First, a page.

Last Friday I accompanied the fourth graders at Pike View on a field trip that included stops at Little Rock Central High School, the Old State House and the Arkansas State Capitol. The trip came on the heels of units for Black History month and a social studies unit on the federal, state and local governments. Honestly, the fourth graders were more prepared than I was. They were all very familiar with the story of the Little Rock Nine, which maybe explains why I was the only one crying at the Central High Museum while the ranger (it’s a national park site!) was telling the story.
Of course, I know who the Little Rock Nine are, but I hadn’t really heard the extended version of the story. Top four things I didn’t know:
- You always see these pictures of this one poor girl all alone being followed by the mob and sitting alone at the bus stop. Elizabeth Eckford faced the mob alone instead of with the other eight students because she did not have a phone, and so she wasn’t notified at 2am the night before that because of the growing fear of violence they would meet and walk together to school. The school board had asked that the parents not accompany the students so that the students would be easier to protect, but there was no protection for Elizabeth when she stepped off the city bus and was the first of the nine to arrive. Alone.
- The abuse of the Little Rock Nine continued all year long. Every day. Physical. Psychological. Even though the mobs dispersed eventually after the arrival of army troops, the presence of hate remained for a long time.
- Only one of the nine was a senior, and when he graduated the following spring, Martin Luther King Jr. was in attendance. Still, the audience held their applause as Ernest Green walked to receive his diploma after having clapped for everyone else.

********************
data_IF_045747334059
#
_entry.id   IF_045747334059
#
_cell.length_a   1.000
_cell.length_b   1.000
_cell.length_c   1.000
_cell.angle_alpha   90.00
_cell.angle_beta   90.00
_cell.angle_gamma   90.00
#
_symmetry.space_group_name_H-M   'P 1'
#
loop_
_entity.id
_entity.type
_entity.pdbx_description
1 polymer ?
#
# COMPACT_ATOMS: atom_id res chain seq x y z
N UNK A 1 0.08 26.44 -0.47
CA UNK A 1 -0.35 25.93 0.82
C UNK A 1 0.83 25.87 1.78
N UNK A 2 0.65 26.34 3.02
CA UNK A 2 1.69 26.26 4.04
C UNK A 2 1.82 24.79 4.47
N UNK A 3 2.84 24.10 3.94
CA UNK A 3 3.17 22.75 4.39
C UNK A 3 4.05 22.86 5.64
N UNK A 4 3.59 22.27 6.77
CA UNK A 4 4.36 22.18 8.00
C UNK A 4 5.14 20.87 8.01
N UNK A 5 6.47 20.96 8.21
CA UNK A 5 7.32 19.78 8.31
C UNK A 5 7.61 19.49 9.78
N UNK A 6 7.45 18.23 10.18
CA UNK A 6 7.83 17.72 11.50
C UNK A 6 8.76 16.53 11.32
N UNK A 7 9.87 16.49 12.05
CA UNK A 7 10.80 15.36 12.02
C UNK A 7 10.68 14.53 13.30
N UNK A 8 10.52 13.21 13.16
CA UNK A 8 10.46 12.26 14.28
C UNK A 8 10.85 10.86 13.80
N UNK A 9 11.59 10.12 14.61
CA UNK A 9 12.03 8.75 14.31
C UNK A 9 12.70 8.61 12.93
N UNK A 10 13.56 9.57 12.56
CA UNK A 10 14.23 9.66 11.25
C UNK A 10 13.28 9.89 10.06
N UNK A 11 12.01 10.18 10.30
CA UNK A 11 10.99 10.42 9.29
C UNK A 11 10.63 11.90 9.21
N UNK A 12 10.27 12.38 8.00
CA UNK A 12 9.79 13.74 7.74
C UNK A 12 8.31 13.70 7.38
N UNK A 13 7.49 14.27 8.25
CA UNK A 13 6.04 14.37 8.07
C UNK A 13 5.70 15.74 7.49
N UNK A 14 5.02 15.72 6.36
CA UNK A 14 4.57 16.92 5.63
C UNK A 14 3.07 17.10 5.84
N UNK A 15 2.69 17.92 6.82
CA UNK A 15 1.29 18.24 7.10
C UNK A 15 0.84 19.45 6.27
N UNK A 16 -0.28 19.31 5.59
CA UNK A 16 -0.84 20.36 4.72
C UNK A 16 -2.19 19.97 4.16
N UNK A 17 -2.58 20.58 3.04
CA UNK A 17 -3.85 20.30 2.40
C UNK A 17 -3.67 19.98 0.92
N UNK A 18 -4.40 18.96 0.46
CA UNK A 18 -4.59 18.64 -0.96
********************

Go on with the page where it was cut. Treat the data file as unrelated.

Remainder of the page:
- Governor Faubus closed all the Little Rock high schools for the following school year as an attempt to stop integration. He passed an “emergency” law stating that the governor could close a school that was being forced to integrate. Closed. No school at all.
I have always thought about the events of September in 1957 as being an event. A single moment in history. So I have been so flabbergasted to discover that the journeys of these brave nine were so long and hard. Flabbergasted and very, very sad. I am anxious to go back to this museum and take the boys. So they can walk up the steps to the school and I can ask them, like Mary Polly’s teacher asked her class, to imagine what it would have been like to be one of those students.
So they can sit on one of the nine benches out front that bear the names of these brave souls.
And so they can see this amazing painting in person that was done by George Hunt for the 40th anniversary of the event.
After our time at Central, we were off to the Old State House, a building I have not been in since I was in grade school myself. We had a wonderful tour guide and even saw a re-enactment of the speech that was given by Isaac Murphy in 1861, as he cast the only vote in the Arkansas Secession Convention against the succession of Arkansas from the Union.
We also learned that this first capitol building of Arkansas was built mostly by slaves, many of whom died from malaria during construction.
Next we were off to the present Capitol, which is all in bloom.
We enjoyed our tour guide there as well. She was very impressed with how much the fourth graders knew about government. Yay Pike View teachers!
But I most appreciated seeing the Memorial for the Little Rock Nine outside. Walking among these statues seemed a very fitting way to end our day that had begun with their journey.